Hackney cabs are an iconic part of the cultural fabric of London. Sherlock Holmes and Watson were regular users, and cabs even appear in T.S. Eliot’s The Waste Land, where, at ‘the violet hour’, ‘the human engine waits/Like a taxi throbbing waiting’. Nevertheless, Transport for London (TfL) in its May 2020 Streetspace Plan and Guidance, decided not to exempt hackney carriages (taxis) in its proposals to reduce traffic on residential streets and create low-traffic neighbourhoods across London. Taxis were therefore to be ‘suppressed’ as part of ‘general traffic’. This would affect the right of taxis to ply for hire across London and to use bus lanes. Although the temporary schemes were to be reviewed by TfL, they ‘could become permanent’.
The claimants (trade bodies protecting and representing hackney carriage interests) consequently brought judicial review proceedings against TfL and the mayor of London in United Trade Action Group Limited and another v Transport for London and Mayor of London  EWHC 72. On 20 January 2021 Mrs Justice Lang gave an 82-page judgment substantially in favour of the claimants. In the course of a painstaking cab ride through the tower blocks and leafy lanes of public law, Lang J gave a valuable refresher in key principles, including Wednesbury, Equality Act 2010 duties and legitimate expectation. Local authority governance lawyers will wish to consider these carefully.
The claimants submitted five grounds, including that in making and promulgating the Plan and Guidance the mayor and TfL:
1. Failed to have regard to relevant considerations, including the distinct status of taxis as a form of public transport, reflected in both law and policy, and the role played by taxis in facilitating accessible public transport for those with mobility impairments;
2. Failed to have proper regard to the public sector equality duty in section 149 of the Equality Act 2010;
3. Disproportionately interfered with the property rights of taxi owners and drivers in breach of Article 1 of Protocol 1 to the European Convention on Human Rights;
4. Breached the claimants’ legitimate expectation to use London roads and bus lanes;
5. Acted irrationally.
The claimants succeeded on all but ground 3 in respect of the Plan and Guidance. Ground 3 failed because the claimants had not filed evidence about a downturn in customers and income resulting specifically from the restrictions and therefore did not establish an interference with peaceful enjoyment of their possessions by control of use.
In considering ground 1, Lang J noted (following Lord Greene MR in Associated Provincial Picture Houses Ltd v Wednesbury Corporation  1 KB 223, at 229) the ‘well-established principle of public law that “a person entrusted with a discretion must… direct himself properly in law… must call his own attention to the matters which he is bound to consider… [and]… must exclude from his consideration matters which are irrelevant to what he has to consider”’. The judge said that ‘historically, buses and hackney carriages were the only vehicles authorised to ply for hire in London’ and the ‘position remains the same to this day’. However, the plan failed to recognise the ‘long-established status and role of taxis as a form of public transport, distinct from other cars, reflected both in law, and in the policies and mayoral statements’. These ‘considerations were clearly relevant, as the proposals would affect the right of taxis to ply for hire across London, and to use bus lanes’. In the circumstances, the mayor had acted unlawfully in making the plan and TfL did so in issuing the guidance.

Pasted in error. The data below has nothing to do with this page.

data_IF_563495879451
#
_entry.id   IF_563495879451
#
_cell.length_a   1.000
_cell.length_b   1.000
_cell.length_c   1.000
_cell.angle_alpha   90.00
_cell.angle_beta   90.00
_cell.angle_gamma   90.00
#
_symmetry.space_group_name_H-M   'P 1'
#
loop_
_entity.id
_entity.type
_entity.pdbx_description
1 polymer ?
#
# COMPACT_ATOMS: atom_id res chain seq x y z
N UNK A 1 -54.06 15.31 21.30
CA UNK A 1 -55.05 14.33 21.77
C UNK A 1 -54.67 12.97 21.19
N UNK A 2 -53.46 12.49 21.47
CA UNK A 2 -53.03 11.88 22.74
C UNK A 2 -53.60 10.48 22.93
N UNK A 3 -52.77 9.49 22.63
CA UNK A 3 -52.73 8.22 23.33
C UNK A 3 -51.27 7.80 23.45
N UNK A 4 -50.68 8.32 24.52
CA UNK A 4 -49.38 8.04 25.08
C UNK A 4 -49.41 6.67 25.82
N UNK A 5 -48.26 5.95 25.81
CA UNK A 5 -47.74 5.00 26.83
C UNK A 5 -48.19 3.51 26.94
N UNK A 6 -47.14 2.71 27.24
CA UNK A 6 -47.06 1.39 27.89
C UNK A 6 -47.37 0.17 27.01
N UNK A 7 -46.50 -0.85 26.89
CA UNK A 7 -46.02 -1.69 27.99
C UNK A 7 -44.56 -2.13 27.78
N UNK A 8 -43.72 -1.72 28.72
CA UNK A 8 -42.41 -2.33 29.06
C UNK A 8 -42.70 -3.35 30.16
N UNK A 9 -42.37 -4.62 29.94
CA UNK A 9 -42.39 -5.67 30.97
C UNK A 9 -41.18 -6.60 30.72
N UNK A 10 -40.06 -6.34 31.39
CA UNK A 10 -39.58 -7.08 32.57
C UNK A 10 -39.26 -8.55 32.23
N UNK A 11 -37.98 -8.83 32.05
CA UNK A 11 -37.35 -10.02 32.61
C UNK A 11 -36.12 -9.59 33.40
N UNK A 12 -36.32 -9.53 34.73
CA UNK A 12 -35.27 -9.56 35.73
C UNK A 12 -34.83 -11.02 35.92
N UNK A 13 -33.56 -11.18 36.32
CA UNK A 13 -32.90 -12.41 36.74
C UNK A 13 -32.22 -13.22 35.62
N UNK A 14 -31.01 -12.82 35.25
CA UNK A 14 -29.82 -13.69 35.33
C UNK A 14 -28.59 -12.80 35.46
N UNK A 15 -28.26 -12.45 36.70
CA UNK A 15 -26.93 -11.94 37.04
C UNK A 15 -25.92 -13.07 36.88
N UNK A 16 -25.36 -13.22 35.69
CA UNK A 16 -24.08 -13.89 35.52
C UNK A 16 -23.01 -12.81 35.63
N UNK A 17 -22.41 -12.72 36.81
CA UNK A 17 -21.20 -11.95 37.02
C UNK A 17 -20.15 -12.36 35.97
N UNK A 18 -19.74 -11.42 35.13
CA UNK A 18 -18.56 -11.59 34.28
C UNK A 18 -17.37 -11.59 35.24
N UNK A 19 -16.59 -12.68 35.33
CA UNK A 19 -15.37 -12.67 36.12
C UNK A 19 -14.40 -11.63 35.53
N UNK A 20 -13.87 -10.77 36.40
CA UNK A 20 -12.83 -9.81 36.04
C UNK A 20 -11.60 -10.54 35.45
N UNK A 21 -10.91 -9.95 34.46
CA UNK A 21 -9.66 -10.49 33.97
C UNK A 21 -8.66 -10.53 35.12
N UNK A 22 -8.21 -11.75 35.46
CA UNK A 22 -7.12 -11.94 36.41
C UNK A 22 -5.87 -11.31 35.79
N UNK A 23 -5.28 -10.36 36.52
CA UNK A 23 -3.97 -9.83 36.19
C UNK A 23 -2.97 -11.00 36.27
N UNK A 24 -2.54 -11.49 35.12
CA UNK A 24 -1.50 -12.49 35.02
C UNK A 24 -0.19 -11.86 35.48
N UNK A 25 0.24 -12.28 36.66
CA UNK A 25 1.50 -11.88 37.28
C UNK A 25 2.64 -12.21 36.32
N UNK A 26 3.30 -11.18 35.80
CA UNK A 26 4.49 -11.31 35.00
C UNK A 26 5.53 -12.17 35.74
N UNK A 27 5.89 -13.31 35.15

As to the breach of section 149 of the Equality Act 2010, the court reviewed the measure and material case law (including Bracking v Secretary of State  EWCA Civ 1345) and concluded that: ‘Prior to issuing the guidance, there was no investigation or consideration of the adverse impacts that restricting road use by taxis could cause to those with the relevant protected characteristics. Therefore TfL did not pay due regard to the equality duties in section 149(1) of the 2010 act.’
Legitimate expectation (effectively one branch of the public authority duty to act fairly) was canvassed in some depth by the court in considering whether the mayor and TfL had breached the claimants’ legitimate expectation to use London roads and bus lanes. The starting point was Lord Fraser’s finding in Council of Civil Service Unions v Minister for the Civil Service  AC 374 that: ‘Legitimate… expectation may arise either from an express promise given on behalf of a public authority or from the existence of a regular practice which the claimant can reasonably expect to continue.’ And, as Laws LJ remarked in Nadarajah v Secretary of State for the Home Department  EWCA Civ 1363: ‘The principle that good administration requires public authorities to be held to their promises would be undermined if the law did not insist that any failure or refusal to comply is objectively justified as a proportionate measure in the circumstances.’ In the circumstances, Lang J found that: ‘The policies in the Plan and the Guidance, which treat taxis in the same way as general traffic which is to be “suppressed”, and excluded from certain routes which will only remain open to buses, cycles and pedestrians, has led to a clear breach of the taxi drivers’ legitimate expectation in regard to the use of bus lanes.’ There was also no evidence ‘overriding public interest which justified the frustration of the taxi drivers’ legitimate expectation’.
Finally, on ground 5, Lang J concluded that the decision-making processes were ‘seriously flawed, and the decisions were not a rational response to the issues’ arising from Covid-19. But while Holmes and Watson will be pleased at the outcome, TfL is seeking to appeal.
Nicholas Dobson writes on local authority law and governance